Having designed the motor controllers the last main chunk of electronics needed is the stuff that wraps around the RaspberryPi. We're planning on using a Pi4 for two reasons. One is that we hope to exploit its processing power with a camera to do some tasks autonomously (time will tell if we get that far!) and also the Pi4 has a number of additional peripherals on the GPIO header, particularly we want a second UART. I'd like to run the Pi off the same 12V battery as the motors to keep the weight down, but that means we need a chunky 5V regulator. We're also running a bunch of servos and the motor driver boards derive their 3.3V logic power from a 5V input so we need some extra 5V capacity for those things. So on the controller board we want:
- A Pi GPIO connector to fan-out the contacts we need and to power the Pi4 without needing a USB-C connector
- A 5V 3A supply from the 12V lead-acid to power the Pi
- A 5V supply for servos and control electronics
- Some power distribution for the 12V straight from the battery
- Battery level gauge, a set of LEDs that light up depending on how much battery is left
- An RS485 driver hooked up to UART5 on the Pi4 to talk to the motor controllers
- Current monitoring (INA219) on the two 5V supplies and the 12V rail
- Some buttons to interact directly with the Pi without having to SSH or get a screen/keyboard
- A small screen to display status info, I've got a couple of these lying around
- A debug UART on the standard UART pins, if we enable serial login on the Pi and put an FTDI compatible header we can plug in a cable (I already have) for serial console at very little cost.
- An accelerometer would be good to help with steering, most (if not all) the MEMS accelerometers on the market are tiny leadless packages which are really hard to solder by hand. A breakout like the SEN-12756 board from Sparkfun is easy to solder and cheap enough.
I want to be able to build up just one of these boards at home without a reflow-oven so I want a 5V power supply that doesn't need a thermal slug soldering. At 3A minimum we have to look at a switch mode power supply, from 12V to 5V at 3A would be 21W of heat, more wasted in heat than used by the Pi! The best solution I found is the venerable LM2596. These are still available in TO220 through-hole packages and can do 3A at 5V. The switching frequency is lower than more modern parts which means the inductors are physically bigger. There's not a bigger current option either, so we need to use 2 of them to make power for the RPi and servos separately, although that's not necessarily a bad thing.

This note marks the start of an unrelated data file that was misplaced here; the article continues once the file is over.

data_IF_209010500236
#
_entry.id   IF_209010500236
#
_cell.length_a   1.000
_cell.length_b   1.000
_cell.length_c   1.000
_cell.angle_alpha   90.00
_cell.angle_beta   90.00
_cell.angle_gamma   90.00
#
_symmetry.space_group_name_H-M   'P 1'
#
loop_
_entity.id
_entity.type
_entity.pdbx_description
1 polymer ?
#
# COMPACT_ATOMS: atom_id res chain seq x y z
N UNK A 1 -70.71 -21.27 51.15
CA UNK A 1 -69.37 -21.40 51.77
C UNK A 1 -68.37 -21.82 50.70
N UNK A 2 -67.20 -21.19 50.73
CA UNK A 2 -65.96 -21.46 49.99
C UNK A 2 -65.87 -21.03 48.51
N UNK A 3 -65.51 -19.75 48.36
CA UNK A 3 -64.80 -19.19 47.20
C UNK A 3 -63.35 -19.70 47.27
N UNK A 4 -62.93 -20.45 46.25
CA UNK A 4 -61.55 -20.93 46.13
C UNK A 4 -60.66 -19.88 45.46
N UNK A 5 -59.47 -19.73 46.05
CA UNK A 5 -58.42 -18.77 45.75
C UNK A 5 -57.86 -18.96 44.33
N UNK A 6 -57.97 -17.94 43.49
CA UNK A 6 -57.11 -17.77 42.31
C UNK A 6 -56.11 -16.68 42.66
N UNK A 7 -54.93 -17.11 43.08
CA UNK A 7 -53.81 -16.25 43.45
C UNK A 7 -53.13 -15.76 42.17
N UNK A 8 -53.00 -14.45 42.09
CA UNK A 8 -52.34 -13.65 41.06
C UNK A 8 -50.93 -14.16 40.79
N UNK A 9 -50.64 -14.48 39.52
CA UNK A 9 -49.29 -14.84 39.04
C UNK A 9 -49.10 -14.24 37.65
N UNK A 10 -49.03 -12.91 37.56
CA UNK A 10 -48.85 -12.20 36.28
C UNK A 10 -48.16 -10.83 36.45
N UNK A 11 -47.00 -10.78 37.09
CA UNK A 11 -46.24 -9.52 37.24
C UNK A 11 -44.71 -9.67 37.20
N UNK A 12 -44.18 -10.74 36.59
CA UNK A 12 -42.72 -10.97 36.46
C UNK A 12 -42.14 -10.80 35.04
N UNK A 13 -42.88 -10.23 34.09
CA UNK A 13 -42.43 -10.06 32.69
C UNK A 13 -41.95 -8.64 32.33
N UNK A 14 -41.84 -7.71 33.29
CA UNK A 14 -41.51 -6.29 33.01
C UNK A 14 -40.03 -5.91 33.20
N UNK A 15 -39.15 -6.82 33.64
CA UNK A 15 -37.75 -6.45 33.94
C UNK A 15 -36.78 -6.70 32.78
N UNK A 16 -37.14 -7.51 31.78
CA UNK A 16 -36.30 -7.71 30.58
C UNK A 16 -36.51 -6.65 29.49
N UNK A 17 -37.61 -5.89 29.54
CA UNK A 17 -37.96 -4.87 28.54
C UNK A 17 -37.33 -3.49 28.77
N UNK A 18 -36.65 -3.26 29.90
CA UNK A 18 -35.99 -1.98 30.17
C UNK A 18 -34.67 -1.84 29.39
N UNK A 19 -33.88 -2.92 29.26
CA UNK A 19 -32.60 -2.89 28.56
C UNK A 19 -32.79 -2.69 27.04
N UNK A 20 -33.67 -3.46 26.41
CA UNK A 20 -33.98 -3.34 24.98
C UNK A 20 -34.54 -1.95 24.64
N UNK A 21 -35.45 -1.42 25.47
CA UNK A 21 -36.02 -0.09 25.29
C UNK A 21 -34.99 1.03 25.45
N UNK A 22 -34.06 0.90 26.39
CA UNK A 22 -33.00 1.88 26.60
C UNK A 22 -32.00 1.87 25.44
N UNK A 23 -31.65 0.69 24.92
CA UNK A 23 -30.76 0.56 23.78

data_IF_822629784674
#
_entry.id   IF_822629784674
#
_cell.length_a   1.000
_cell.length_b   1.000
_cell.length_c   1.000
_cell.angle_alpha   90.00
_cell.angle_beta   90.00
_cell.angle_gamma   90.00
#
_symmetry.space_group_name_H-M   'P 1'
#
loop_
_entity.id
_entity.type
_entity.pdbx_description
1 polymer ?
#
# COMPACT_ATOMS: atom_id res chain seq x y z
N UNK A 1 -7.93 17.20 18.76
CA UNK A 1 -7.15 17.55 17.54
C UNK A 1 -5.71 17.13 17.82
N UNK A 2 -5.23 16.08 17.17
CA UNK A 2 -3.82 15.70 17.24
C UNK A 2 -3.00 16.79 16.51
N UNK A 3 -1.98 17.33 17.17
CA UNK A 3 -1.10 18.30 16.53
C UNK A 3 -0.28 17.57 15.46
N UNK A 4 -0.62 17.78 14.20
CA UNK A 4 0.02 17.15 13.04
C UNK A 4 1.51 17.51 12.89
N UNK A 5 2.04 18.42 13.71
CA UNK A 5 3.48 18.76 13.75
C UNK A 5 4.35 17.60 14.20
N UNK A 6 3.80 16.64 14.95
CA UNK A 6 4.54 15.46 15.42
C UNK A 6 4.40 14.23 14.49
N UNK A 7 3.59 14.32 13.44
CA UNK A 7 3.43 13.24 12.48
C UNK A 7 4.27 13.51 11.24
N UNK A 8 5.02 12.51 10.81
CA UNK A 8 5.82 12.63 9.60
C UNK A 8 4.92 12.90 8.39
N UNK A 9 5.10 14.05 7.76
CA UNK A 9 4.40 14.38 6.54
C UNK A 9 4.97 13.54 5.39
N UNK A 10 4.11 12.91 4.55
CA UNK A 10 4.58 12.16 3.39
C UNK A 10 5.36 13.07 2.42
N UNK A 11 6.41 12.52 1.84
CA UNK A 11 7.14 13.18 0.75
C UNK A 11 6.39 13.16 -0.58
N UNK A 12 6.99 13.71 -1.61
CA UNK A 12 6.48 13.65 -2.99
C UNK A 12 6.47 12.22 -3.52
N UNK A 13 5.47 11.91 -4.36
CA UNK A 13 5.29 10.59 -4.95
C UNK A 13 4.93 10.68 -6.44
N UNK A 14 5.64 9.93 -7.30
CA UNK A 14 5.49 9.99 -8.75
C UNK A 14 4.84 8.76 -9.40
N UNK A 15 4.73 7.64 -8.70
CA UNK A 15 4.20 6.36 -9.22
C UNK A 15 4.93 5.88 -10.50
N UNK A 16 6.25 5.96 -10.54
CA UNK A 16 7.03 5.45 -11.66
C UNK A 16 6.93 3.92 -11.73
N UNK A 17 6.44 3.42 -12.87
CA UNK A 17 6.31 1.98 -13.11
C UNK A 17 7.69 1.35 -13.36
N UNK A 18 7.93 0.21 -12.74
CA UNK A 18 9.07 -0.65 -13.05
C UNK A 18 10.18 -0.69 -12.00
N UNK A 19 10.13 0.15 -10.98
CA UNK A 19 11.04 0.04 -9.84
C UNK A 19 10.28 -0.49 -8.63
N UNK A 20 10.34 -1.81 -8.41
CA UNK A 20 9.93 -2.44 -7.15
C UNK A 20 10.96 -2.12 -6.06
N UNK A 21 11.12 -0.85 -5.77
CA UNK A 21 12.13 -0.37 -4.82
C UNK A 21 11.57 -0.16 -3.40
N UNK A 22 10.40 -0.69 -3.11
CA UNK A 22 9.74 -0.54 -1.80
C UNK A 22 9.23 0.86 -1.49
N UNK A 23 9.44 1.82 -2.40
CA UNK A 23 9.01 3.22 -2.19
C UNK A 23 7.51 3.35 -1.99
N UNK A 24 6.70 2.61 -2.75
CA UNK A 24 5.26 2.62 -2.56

To keep track of the battery level I've added 5 LEDs. I wanted to have red/green to change the colour to red as the battery level drops. In the end the easiest solution (and cheapest) I could find was to put 5 WS2812B "Neopixels" on the side of the board. These hook up to just a single pin on the Pi and can be controlled brightness and full RGB colour.
I've added a bunch of terminal blocks for hooking up the motor boards. They don't have to be one to one, these connectors are rated for up to 3 motor boards each but more connectors makes for less spaghetti wiring.
We've got the small SPI LCD as output and 3 buttons next to it that could be used to run a simple menu to control the Pi directly. There's also another separate button labelled "Shutdown" which will be hooked up to a script that does a safe shutdown when pressed to save the SD card. Once the Pi is shutdown it needs to be powered off (by unplugging the battery) before it will boot again. We can't use the wakeup button easily as it conflicts with the I2C bus.
On the I2C bus we've got 3 INA219 power monitor ICs. These measure high-side voltage and current via a low value current sense resistor. There's one each on the two 5V regulators which can measure up to 3.2A current draw. The third one is on the 12V supply to the motor power connectors. The high side voltage will also give us the battery voltage for battery level sensing. The 12V monitor can measure up to 32A. 32A is a big current, we shouldn't hit this, but to be safe the sense resistor is rated for the full 32A.
P = I² R = 32A² × 0.01Ω = 10.24W
To keep the sense resistor cheap I've placed 4 0.04Ω resistors in parallel, they're each rated at 3W so the total rating should be 12W and the resistance is 0.01Ω as intended. In practice the most we expect to measure is around 12A if all 4 motors stall simultaneously.
Headers for the debug UART and the accelerometer are included. As well as a standard MAX3485 compatible footprint for the RS485 driver chip. There are jumpers to enable various termination resistors for the RS485 bus. RS485 busses are designed to be daisy-chained from device to device in a screened cable, but to stop the screen creating a ground loop it should only be grounded at one end and to stop echos bouncing off the ends of the line each end should have a 120Ω resistor across the two conductors. There are also pull up and down resistors included to pull the lines to an idle state if there are no talkers enabled.
Finally the Pi will mount to the PCB via its 4 mounting holes for reliability whilst the robot drives around and I've used a tall 40 way pin header to offset the Pi so it can fit, ports and all, below the controller board. These tall headers are left-over from the PC104 era but work well for the Pi. The heatsinks for the 5V regulators are also slung under the board so we'll have a fairly clear top surface for the screen and buttons. I've added an illustration of a robot dragon in the silkscreen which John is particularly excited about.
Boards are coming from JLC PCB this time, they're big-ish at 100 x 140mm but only 2 sided and not very tightly packed because of the bulky components.